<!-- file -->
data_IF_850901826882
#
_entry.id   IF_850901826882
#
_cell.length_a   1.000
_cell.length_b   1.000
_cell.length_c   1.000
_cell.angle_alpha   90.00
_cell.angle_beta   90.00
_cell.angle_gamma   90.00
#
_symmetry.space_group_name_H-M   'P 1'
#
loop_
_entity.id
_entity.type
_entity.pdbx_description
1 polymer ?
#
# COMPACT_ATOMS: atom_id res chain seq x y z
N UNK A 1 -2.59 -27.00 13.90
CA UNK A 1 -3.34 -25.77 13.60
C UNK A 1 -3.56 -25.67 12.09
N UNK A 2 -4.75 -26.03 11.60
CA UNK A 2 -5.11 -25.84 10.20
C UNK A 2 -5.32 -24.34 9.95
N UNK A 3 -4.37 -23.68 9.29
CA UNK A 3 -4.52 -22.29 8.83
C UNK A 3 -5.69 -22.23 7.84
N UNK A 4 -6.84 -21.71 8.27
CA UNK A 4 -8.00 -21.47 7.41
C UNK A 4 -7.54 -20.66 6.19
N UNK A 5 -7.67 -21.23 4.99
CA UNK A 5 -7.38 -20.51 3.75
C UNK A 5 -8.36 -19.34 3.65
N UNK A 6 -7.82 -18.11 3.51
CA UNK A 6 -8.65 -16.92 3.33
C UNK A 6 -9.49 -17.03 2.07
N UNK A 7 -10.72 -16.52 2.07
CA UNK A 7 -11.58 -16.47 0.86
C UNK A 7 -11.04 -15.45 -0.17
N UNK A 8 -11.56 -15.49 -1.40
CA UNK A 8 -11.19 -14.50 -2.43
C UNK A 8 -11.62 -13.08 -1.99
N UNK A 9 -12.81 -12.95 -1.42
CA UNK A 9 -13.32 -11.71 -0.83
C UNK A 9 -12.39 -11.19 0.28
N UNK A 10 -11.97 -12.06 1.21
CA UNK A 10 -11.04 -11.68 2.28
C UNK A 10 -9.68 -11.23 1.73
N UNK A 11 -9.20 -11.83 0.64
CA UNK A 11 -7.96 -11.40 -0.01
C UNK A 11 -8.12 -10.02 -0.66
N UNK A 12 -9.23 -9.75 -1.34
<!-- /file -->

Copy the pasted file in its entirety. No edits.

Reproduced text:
data_IF_850901826882
#
_entry.id   IF_850901826882
#
_cell.length_a   1.000
_cell.length_b   1.000
_cell.length_c   1.000
_cell.angle_alpha   90.00
_cell.angle_beta   90.00
_cell.angle_gamma   90.00
#
_symmetry.space_group_name_H-M   'P 1'
#
loop_
_entity.id
_entity.type
_entity.pdbx_description
1 polymer ?
#
# COMPACT_ATOMS: atom_id res chain seq x y z
N UNK A 1 -2.59 -27.00 13.90
CA UNK A 1 -3.34 -25.77 13.60
C UNK A 1 -3.56 -25.67 12.09
N UNK A 2 -4.75 -26.03 11.60
CA UNK A 2 -5.11 -25.84 10.20
C UNK A 2 -5.32 -24.34 9.95
N UNK A 3 -4.37 -23.68 9.29
CA UNK A 3 -4.52 -22.29 8.83
C UNK A 3 -5.69 -22.23 7.84
N UNK A 4 -6.84 -21.71 8.27
CA UNK A 4 -8.00 -21.47 7.41
C UNK A 4 -7.54 -20.66 6.19
N UNK A 5 -7.67 -21.23 4.99
CA UNK A 5 -7.38 -20.51 3.75
C UNK A 5 -8.36 -19.34 3.65
N UNK A 6 -7.82 -18.11 3.51
CA UNK A 6 -8.65 -16.92 3.33
C UNK A 6 -9.49 -17.03 2.07
N UNK A 7 -10.72 -16.52 2.07
CA UNK A 7 -11.58 -16.47 0.86
C UNK A 7 -11.04 -15.45 -0.17
N UNK A 8 -11.56 -15.49 -1.40
CA UNK A 8 -11.19 -14.50 -2.43
C UNK A 8 -11.62 -13.08 -1.99
N UNK A 9 -12.81 -12.95 -1.42
CA UNK A 9 -13.32 -11.71 -0.83
C UNK A 9 -12.39 -11.19 0.28
N UNK A 10 -11.97 -12.06 1.21
CA UNK A 10 -11.04 -11.68 2.28
C UNK A 10 -9.68 -11.23 1.73
N UNK A 11 -9.20 -11.83 0.64
CA UNK A 11 -7.96 -11.40 -0.01
C UNK A 11 -8.12 -10.02 -0.66
N UNK A 12 -9.23 -9.75 -1.34